Everyone talks about the fruit notes in wine, but have you ever heard someone call a wine “salty?” As strange as it may sound, it’s a common flavor profile, and a delicious one at that. Whether you’re digging into a platter of oysters or sipping a glass on your patio, these intriguing whites are sure to give your palate a jolt.
The wines aren’t vinified with salt – no winemaker is pulling any Salt Bae moves in the cellar – but there are several reasons why wines obtain that saline note.
Geography is one of the key factors; many of the vineyards are located near large bodies of water and saltwater elements from the ocean, carried over by wine currents, are deposited in the soil or even on grape skins.
Speaking of dirt, soils themselves, especially volcanic or chalky, could contribute to that flavor profile. While scientists are still figuring out exactly why terroir give wines their certain je ne sais quoi, it’s commonly acknowledged that the chemical composition of a particular plot of land affects the wine’s taste. Although unfounded, certain grape varieties may also have organic compounds, much like terroir, that render them “salty.”
Finally, grapes with a high acid content contribute to the salty sensation on the palate. That zingy, pucker-y, and saliva-inducing feeling could be interpreted as saline. Coincidentally, vines with beachfront property tend to produce higher-acid grapes; climactic effects from the sea keep temperatures cool and stable, so grapes ripen slowly and retain acidity.
Salty may not sound refreshing at first, but the crispness can be quenching. They’re also a great pairing with shellfish and coastal-inspired dishes. See for yourself how the above factors come into play across various regions to create delicious examples of salty wines.
La Clape AOC, Languedoc, France
Located in the Languedoc region of France, a hike up this region’s hills yields rewarding views of the Mediterranean Sea next to the snow-capped Pyrenees mountains. Bourboulenc, an indigenous varietal, lends character to the whites, such as the Chateau d’Angles, Grand Vin White, Languedoc, France. Citrus fruits, floral notes, and nutty tones complement the savory saline in this complex wine.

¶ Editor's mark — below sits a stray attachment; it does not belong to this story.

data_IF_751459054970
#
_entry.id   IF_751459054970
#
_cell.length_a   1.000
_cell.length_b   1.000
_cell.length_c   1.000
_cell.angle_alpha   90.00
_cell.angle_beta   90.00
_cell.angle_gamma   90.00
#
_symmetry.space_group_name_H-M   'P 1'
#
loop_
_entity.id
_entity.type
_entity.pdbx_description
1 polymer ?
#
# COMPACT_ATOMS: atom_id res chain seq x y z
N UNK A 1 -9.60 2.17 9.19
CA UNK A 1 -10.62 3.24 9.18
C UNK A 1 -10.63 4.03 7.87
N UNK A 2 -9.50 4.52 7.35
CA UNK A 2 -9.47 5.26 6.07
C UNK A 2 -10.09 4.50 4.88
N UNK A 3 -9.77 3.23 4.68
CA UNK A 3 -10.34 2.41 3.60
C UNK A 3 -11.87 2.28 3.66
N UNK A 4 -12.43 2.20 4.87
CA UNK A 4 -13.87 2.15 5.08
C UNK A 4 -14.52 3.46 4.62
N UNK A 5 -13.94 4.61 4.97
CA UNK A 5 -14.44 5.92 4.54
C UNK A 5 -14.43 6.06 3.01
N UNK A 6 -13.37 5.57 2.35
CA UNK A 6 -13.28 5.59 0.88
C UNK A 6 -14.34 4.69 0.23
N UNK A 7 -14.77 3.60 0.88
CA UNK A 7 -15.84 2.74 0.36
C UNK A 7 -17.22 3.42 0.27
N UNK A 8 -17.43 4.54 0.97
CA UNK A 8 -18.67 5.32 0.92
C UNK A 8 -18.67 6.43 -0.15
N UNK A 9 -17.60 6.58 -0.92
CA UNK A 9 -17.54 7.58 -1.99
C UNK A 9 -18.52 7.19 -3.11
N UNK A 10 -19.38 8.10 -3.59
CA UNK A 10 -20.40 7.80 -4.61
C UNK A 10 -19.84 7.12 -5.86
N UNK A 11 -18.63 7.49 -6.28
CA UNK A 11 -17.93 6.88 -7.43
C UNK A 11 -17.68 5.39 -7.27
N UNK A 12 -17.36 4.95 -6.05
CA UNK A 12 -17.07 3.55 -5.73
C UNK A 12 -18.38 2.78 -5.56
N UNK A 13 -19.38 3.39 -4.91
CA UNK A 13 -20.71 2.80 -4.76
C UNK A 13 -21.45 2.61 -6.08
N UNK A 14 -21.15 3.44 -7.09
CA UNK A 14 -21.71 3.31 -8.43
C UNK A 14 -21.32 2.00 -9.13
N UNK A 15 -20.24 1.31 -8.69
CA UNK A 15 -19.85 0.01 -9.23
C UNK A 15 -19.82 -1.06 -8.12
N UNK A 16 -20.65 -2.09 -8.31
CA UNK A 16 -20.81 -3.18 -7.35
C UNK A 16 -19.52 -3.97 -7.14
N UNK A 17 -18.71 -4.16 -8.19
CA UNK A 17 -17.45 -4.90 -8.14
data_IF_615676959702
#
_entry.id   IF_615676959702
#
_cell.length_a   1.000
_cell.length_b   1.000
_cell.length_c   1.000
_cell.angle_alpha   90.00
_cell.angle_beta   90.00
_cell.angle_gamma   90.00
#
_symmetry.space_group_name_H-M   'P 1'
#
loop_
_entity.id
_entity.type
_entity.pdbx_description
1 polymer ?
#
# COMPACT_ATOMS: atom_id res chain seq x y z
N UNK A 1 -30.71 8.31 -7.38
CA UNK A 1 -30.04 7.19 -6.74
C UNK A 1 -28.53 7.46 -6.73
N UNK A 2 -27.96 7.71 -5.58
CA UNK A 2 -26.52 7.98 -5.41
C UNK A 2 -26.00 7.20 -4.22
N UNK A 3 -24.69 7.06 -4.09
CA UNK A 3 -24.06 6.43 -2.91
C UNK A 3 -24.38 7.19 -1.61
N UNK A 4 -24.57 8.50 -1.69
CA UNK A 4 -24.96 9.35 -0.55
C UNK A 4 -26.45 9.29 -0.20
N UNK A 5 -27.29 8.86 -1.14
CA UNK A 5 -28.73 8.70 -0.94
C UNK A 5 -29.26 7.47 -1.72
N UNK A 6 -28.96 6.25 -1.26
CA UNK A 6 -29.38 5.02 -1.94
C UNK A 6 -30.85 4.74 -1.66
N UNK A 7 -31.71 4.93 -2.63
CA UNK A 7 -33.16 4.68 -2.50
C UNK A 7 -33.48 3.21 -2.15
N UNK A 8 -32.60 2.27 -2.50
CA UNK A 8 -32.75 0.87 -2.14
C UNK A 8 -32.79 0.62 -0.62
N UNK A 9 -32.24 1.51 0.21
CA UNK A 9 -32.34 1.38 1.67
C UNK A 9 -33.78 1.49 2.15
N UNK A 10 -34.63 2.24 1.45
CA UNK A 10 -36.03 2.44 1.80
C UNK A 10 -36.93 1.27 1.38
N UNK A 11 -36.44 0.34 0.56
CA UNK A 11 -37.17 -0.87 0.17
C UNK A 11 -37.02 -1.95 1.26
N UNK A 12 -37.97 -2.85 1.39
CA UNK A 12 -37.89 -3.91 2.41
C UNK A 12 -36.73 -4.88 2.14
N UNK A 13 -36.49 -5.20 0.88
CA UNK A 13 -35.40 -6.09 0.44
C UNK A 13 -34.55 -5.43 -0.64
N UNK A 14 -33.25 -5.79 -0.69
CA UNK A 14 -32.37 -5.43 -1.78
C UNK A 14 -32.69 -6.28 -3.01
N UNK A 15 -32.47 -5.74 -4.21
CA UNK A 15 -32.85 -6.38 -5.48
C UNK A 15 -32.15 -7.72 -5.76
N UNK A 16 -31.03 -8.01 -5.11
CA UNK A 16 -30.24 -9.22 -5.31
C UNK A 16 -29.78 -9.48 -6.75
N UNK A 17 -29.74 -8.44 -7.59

Manzanilla, Sanlucar de Barrameda, Spain
Many sommeliers are taking a renewed interest in sherry, a fortified wine from Spain that a few decades ago became erroneously synonymous with “sweet.” Unlike traditional winemaking, sherry producers utilize the solera method, where various vintages move through a complex system of barrels for blending and aging. Throughout the process, the wines rest under a blanket of yeast called flor to prevent oxidation. Fino is a young and fresh style of sherry and Manzanilla is a fino made specifically in the coastal town of Sanlucar de Barrameda. Crisp and nutty with a saline spark, La Guita, Manzanilla, Sanlucar de Barrameda, Spain is a premier example of this historical wine.
Muscadet, Loire, France
A classic pairing with oysters, Muscadet, near the Atlantic coast, is often viewed as a simple and quaffable wine, but there is a quality revolution happening in the region and winemakers are seeking recognition for their artisanal offerings. Domaine de la Pepiere, La Pepie Muscadet Sevre et Maine sur Lie, Loire, France, is a prime example: over the years, the winemaker has moved away from conventional practices used in the region and instituted systems that work best with his vineyards, resulting in wines with zippy acidity and beautiful brininess.
Canary Islands, Spain
Close to the African Coast, this remote Spanish island is having a wine renaissance. Vineyards, planted in black volcanic soils, sit in the middle of what appears to be craters, in order to protect them from the fierce winds. Here, ashy terroir interplays with the surrounding body of water to create wines redolent of smoke, gunpowder and salt. The Los Bermejos, Diego Seco, Lanzarote, Spain is a stunning example of this distant region.
Assyrtiko, Santorini, Greece
Another island wine, the native grape Assyriko also grows in volcanic soil and must defend itself against strong oceanic winds. As in the Canary Islands, many vines are trained to grow low to the ground, almost like a basket weave, to avoid wind damage. However, the varietal shines with its own unique character and flavors. Gai’a, Wild Ferment, Santorini, Greece, takes the essence of Assyrtiko one step further by layering in floral and oak notes through experiments with native yeast fermentation and barrel aging.